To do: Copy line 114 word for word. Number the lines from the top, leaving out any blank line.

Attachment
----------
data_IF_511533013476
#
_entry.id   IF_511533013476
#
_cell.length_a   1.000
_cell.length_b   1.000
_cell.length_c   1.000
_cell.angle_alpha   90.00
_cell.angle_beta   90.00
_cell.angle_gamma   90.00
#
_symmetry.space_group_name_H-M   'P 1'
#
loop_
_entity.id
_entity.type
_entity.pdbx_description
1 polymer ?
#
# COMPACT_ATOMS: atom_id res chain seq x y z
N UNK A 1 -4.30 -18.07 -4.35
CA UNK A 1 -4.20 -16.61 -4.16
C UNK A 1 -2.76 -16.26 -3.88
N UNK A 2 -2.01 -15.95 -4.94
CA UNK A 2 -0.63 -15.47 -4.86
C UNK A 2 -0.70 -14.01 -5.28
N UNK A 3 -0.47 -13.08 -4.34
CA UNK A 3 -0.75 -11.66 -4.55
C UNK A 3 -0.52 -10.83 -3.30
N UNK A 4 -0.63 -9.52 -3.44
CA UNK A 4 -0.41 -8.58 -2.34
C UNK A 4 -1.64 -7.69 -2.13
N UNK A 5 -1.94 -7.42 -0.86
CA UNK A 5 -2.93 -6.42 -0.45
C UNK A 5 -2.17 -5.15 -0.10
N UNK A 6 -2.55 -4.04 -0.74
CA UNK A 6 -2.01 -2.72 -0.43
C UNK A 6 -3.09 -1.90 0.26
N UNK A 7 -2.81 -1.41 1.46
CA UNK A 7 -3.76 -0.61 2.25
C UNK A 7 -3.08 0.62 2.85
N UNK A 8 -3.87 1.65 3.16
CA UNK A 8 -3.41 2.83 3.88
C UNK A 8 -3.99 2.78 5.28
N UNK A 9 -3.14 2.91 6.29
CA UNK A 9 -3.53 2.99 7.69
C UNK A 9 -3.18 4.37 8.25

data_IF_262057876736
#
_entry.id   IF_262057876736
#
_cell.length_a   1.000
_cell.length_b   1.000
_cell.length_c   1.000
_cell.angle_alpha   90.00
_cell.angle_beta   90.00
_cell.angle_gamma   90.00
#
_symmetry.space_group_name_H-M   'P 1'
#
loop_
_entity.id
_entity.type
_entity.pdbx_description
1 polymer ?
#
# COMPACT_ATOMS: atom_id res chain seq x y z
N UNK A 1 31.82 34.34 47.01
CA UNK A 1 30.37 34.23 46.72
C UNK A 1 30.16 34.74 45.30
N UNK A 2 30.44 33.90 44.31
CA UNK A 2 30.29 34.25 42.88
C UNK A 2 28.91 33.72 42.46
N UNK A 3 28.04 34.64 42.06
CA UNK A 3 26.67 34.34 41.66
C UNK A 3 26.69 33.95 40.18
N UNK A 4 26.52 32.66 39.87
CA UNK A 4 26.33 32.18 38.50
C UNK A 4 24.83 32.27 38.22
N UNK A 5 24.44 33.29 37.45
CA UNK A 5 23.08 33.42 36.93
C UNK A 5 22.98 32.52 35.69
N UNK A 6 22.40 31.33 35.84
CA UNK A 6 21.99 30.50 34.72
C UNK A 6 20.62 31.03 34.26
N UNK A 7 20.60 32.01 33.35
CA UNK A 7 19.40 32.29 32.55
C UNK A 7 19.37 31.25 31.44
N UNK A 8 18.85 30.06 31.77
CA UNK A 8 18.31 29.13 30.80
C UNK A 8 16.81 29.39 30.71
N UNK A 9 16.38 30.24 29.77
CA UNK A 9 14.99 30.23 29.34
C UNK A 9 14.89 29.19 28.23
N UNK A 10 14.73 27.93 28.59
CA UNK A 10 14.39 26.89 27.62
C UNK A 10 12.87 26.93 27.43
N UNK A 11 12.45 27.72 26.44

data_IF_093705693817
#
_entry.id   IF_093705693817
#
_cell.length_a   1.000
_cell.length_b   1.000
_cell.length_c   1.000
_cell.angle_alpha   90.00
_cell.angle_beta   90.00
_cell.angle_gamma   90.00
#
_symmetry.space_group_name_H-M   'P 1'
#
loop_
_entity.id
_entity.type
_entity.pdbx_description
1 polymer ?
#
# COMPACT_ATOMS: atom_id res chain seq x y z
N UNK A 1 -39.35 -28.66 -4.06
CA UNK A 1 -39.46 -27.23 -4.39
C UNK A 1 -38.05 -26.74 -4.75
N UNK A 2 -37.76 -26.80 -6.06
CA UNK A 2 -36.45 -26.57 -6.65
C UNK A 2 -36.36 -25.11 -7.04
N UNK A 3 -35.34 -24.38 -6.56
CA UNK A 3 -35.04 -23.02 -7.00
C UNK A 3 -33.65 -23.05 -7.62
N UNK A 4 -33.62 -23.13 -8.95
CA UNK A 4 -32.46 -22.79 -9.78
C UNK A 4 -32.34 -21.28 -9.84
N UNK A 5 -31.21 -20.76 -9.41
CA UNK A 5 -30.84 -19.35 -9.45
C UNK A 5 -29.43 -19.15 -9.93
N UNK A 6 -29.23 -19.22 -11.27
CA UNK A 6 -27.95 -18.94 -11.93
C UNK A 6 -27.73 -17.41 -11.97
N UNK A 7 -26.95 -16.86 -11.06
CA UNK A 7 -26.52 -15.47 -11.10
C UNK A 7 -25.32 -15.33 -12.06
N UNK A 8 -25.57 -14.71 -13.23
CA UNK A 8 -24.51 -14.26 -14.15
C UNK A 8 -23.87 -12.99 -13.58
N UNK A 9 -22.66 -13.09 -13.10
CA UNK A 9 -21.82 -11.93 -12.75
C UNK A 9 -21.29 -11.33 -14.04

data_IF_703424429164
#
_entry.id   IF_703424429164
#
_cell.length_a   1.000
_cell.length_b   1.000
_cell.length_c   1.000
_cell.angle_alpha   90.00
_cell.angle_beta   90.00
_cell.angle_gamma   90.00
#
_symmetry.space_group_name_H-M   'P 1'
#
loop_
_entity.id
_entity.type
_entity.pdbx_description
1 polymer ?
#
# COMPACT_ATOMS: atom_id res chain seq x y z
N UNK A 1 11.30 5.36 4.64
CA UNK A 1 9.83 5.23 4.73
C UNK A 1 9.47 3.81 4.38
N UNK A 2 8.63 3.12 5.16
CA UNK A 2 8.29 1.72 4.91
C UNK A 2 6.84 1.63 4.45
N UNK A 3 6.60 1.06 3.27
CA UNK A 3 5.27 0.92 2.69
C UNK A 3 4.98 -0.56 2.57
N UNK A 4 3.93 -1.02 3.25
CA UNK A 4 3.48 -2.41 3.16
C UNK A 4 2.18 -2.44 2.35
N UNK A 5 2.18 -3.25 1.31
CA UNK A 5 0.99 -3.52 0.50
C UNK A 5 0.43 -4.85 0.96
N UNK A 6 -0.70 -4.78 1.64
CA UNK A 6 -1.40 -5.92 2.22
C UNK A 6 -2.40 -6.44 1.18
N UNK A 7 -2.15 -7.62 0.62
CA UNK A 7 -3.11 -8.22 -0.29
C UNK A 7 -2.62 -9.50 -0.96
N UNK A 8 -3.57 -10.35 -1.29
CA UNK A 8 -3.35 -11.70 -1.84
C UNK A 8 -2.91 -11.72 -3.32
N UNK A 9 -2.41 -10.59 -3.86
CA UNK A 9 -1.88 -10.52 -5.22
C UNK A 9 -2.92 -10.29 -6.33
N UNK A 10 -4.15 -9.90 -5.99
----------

_entity.type